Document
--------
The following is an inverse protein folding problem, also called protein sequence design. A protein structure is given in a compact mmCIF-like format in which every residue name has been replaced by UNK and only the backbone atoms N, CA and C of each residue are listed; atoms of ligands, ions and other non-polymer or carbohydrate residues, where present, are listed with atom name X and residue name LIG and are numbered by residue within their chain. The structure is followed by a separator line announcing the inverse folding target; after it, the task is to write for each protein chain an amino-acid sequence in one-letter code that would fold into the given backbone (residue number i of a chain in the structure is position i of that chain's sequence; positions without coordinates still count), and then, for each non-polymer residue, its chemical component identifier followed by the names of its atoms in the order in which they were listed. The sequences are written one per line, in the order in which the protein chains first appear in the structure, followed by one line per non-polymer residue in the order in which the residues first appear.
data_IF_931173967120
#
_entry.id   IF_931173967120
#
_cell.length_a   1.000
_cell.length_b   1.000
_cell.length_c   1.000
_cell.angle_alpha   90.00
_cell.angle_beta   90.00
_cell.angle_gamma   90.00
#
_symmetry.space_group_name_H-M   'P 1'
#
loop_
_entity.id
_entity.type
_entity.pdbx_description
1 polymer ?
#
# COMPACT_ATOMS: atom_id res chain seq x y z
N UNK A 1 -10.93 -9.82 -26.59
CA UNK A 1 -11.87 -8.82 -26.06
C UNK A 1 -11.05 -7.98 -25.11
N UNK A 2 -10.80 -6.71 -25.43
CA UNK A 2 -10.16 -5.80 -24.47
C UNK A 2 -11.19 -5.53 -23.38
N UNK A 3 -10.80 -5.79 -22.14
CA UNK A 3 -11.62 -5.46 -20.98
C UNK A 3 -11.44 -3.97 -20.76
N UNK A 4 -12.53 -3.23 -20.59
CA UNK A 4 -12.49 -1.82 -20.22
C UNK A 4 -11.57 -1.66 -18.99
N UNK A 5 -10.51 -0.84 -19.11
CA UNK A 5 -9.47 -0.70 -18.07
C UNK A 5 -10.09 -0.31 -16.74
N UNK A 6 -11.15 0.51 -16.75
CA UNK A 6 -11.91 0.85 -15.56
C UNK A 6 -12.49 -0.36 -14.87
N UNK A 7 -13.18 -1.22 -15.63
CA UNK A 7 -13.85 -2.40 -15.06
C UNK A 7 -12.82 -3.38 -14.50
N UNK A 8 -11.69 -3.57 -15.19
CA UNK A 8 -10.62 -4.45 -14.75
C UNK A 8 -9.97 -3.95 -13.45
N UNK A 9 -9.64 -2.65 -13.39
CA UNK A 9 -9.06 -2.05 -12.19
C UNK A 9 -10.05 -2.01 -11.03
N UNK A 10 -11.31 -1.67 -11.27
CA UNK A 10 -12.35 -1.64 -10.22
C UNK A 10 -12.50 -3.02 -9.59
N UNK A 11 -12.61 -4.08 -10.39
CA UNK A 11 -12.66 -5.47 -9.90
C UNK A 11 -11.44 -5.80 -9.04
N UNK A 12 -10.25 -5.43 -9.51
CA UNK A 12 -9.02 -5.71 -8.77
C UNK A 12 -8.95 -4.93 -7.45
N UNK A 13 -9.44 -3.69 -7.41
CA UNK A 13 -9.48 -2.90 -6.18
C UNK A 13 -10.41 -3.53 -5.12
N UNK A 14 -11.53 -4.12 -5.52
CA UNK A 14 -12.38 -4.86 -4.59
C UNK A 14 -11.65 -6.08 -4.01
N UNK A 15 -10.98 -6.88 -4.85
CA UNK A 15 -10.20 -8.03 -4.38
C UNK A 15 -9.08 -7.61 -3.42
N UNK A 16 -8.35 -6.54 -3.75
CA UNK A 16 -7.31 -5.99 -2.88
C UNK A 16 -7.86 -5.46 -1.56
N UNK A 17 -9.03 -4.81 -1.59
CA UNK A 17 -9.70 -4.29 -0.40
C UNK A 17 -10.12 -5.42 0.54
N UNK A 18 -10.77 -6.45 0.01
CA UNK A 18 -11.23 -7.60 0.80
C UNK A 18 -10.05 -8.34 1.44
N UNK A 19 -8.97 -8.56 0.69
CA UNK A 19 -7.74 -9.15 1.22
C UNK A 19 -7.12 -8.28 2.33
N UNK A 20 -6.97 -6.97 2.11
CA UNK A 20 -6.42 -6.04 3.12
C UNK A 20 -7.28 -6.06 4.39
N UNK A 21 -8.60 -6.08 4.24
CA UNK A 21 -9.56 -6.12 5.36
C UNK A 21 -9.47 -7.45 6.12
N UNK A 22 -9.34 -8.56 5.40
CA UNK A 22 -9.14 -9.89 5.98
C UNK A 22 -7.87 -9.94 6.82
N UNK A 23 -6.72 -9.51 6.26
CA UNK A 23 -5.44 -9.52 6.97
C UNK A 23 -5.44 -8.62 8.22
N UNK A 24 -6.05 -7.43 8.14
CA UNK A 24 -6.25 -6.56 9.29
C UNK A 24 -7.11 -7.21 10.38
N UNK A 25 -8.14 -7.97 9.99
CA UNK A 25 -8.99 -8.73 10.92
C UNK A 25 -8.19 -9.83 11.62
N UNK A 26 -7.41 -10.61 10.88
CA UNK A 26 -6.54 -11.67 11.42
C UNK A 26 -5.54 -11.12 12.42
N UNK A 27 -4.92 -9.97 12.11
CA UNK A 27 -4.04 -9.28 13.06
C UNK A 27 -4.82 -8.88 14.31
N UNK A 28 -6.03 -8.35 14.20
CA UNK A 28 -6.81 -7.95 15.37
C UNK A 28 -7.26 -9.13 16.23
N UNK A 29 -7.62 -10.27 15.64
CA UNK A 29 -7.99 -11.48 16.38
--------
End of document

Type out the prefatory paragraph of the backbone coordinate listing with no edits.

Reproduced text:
The following is an inverse protein folding problem, also called protein sequence design. A protein structure is given in a compact mmCIF-like format in which every residue name has been replaced by UNK and only the backbone atoms N, CA and C of each residue are listed; atoms of ligands, ions and other non-polymer or carbohydrate residues, where present, are listed with atom name X and residue name LIG and are numbered by residue within their chain. The structure is followed by a separator line announcing the inverse folding target; after it, the task is to write for each protein chain an amino-acid sequence in one-letter code that would fold into the given backbone (residue number i of a chain in the structure is position i of that chain's sequence; positions without coordinates still count), and then, for each non-polymer residue, its chemical component identifier followed by the names of its atoms in the order in which they were listed. The sequences are written one per line, in the order in which the protein chains first appear in the structure, followed by one line per non-polymer residue in the order in which the residues first appear.